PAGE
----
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Exposure Assessment for Biological Agents in Environmental Epidemiology 

Exposure Assessment for Biological Agents in Environmental Epidemiology
Chapter:
Exposure Assessment for Biological Agents in Environmental Epidemiology
Source:
Exposure Assessment in Environmental Epidemiology (2 ed.)
Author(s):

Dick Heederik

and Heike Schmitt

DOI:
10.1093/med/9780199378784.003.0011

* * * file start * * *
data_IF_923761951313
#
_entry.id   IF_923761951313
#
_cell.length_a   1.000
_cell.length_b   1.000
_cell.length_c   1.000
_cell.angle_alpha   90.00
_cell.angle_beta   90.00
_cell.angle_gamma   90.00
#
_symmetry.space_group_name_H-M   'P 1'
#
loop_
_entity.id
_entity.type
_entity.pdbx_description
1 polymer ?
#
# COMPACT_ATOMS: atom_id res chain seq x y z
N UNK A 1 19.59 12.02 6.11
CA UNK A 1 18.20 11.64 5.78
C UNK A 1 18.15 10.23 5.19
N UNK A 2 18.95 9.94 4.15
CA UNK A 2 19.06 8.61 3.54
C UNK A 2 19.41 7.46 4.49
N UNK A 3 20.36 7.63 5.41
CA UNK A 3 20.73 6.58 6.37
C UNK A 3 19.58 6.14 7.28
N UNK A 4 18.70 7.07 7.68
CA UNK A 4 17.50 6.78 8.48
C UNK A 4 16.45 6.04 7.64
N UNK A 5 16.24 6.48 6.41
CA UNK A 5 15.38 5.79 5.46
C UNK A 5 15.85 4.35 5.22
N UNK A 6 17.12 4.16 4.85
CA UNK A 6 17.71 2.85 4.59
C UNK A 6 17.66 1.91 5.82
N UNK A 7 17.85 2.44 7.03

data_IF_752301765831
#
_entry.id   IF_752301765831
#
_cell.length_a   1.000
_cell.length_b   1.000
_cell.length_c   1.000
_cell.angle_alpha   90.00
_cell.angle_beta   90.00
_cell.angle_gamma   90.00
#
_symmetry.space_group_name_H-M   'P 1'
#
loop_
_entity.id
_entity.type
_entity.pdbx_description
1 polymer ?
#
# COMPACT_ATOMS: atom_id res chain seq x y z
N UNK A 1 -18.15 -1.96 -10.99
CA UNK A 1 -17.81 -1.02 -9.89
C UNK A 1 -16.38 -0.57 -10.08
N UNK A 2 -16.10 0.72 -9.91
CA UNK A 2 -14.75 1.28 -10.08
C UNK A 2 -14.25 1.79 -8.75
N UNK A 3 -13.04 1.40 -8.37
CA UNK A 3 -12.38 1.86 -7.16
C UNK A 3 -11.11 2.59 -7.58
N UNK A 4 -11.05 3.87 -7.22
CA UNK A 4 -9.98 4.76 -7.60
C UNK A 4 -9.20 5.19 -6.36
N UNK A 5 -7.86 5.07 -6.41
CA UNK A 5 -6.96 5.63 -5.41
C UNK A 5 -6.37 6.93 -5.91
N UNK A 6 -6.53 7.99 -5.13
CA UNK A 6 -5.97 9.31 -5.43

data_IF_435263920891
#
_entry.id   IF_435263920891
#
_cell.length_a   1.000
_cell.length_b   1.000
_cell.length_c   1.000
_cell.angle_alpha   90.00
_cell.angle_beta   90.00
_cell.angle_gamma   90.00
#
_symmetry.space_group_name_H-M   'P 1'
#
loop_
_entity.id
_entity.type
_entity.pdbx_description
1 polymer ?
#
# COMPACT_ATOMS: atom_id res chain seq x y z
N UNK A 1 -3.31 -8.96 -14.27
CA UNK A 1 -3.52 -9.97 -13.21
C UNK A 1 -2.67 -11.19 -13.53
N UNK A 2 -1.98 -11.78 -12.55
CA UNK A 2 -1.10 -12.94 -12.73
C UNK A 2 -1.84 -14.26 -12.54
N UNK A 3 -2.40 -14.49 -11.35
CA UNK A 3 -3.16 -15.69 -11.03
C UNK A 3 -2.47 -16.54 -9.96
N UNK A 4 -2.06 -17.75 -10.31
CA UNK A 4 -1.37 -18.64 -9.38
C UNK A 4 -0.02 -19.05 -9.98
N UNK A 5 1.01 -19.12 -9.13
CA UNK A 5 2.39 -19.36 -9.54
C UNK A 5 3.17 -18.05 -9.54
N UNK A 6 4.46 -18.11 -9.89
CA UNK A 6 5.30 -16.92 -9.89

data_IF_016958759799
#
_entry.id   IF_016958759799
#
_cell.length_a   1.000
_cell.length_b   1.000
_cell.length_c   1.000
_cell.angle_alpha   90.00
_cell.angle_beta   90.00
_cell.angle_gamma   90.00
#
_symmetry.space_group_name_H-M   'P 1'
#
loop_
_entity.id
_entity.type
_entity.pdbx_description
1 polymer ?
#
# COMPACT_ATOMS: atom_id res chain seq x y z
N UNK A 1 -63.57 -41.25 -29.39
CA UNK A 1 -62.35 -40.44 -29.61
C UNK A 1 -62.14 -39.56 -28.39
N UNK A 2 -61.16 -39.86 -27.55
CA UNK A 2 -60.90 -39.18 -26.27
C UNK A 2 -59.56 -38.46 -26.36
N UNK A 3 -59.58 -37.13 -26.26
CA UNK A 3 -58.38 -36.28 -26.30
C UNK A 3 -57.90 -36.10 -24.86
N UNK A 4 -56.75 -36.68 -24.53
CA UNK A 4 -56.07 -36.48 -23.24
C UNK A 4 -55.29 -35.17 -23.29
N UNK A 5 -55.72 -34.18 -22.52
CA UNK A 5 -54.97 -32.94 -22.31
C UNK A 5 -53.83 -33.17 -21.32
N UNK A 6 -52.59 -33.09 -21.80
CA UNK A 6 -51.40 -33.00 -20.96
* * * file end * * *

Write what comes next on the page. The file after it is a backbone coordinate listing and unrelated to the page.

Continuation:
This chapter provides an overview of assessment methods for biological agents. Classical viable sampling techniques have many limitations because they affect viability of sampled organisms and because of the upper limit of detection (overgrowth). The emergence of molecular methods have created new opportunities for application in environmental epidemiological studies. Molecular methods can be combined with most sampling techniques. Measurement of infectious agents, by use of molecular methods, gives insight in transmission routes and may lead to unraveling exposure response relations for these agents. An alternative approach has been measurement of microbial constituents, such as bacterial endotoxins, muramic acid, and glucans. Exposure to these agents has been associated with protective effects of immunological diseases such as allergies and asthma. The role of microbial diversity in the environment is a novel topic in environmental epidemiological studies and application of metagenomic techniques to characterize microbial communities in environmental studies is just starting.

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